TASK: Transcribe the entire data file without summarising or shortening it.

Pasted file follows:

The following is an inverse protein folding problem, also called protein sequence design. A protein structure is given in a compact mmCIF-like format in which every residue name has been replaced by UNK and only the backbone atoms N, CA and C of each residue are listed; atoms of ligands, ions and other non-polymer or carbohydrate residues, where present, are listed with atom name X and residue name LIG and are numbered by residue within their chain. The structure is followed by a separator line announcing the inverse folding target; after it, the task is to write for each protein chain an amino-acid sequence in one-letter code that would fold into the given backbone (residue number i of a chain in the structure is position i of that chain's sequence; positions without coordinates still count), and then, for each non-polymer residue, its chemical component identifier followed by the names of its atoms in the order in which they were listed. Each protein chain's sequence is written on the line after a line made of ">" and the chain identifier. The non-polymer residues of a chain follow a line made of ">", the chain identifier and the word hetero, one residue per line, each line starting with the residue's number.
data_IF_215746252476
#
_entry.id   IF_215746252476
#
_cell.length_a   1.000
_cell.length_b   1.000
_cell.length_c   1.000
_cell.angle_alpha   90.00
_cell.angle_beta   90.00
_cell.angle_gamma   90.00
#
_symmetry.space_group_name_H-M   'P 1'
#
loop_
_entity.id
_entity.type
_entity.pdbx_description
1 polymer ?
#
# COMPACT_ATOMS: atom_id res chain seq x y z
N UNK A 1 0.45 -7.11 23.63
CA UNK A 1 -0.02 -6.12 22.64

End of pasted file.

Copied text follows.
The following is an inverse protein folding problem, also called protein sequence design. A protein structure is given in a compact mmCIF-like format in which every residue name has been replaced by UNK and only the backbone atoms N, CA and C of each residue are listed; atoms of ligands, ions and other non-polymer or carbohydrate residues, where present, are listed with atom name X and residue name LIG and are numbered by residue within their chain. The structure is followed by a separator line announcing the inverse folding target; after it, the task is to write for each protein chain an amino-acid sequence in one-letter code that would fold into the given backbone (residue number i of a chain in the structure is position i of that chain's sequence; positions without coordinates still count), and then, for each non-polymer residue, its chemical component identifier followed by the names of its atoms in the order in which they were listed. Each protein chain's sequence is written on the line after a line made of ">" and the chain identifier. The non-polymer residues of a chain follow a line made of ">", the chain identifier and the word hetero, one residue per line, each line starting with the residue's number.
data_IF_215746252476
#
_entry.id   IF_215746252476
#
_cell.length_a   1.000
_cell.length_b   1.000
_cell.length_c   1.000
_cell.angle_alpha   90.00
_cell.angle_beta   90.00
_cell.angle_gamma   90.00
#
_symmetry.space_group_name_H-M   'P 1'
#
loop_
_entity.id
_entity.type
_entity.pdbx_description
1 polymer ?
#
# COMPACT_ATOMS: atom_id res chain seq x y z
N UNK A 1 0.45 -7.11 23.63
CA UNK A 1 -0.02 -6.12 22.64